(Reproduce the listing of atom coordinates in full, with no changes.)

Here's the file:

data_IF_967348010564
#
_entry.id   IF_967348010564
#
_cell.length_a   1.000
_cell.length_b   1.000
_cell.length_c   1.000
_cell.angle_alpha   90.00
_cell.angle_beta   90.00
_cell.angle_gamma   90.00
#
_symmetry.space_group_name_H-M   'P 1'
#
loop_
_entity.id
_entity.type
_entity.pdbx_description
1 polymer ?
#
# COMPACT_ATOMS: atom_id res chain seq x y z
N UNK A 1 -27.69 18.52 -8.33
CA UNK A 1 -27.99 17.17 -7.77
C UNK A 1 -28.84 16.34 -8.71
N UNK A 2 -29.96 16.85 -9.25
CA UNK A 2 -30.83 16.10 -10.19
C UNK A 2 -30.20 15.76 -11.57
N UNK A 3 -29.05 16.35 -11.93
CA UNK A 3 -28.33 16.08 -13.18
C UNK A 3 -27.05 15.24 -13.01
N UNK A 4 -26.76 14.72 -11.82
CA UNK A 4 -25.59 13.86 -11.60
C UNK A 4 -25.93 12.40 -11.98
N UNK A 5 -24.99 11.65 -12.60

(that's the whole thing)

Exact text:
data_IF_967348010564
#
_entry.id   IF_967348010564
#
_cell.length_a   1.000
_cell.length_b   1.000
_cell.length_c   1.000
_cell.angle_alpha   90.00
_cell.angle_beta   90.00
_cell.angle_gamma   90.00
#
_symmetry.space_group_name_H-M   'P 1'
#
loop_
_entity.id
_entity.type
_entity.pdbx_description
1 polymer ?
#
# COMPACT_ATOMS: atom_id res chain seq x y z
N UNK A 1 -27.69 18.52 -8.33
CA UNK A 1 -27.99 17.17 -7.77
C UNK A 1 -28.84 16.34 -8.71
N UNK A 2 -29.96 16.85 -9.25
CA UNK A 2 -30.83 16.10 -10.19
C UNK A 2 -30.20 15.76 -11.57
N UNK A 3 -29.05 16.35 -11.93
CA UNK A 3 -28.33 16.08 -13.18
C UNK A 3 -27.05 15.24 -13.01
N UNK A 4 -26.76 14.72 -11.82
CA UNK A 4 -25.59 13.86 -11.60
C UNK A 4 -25.93 12.40 -11.98
N UNK A 5 -24.99 11.65 -12.60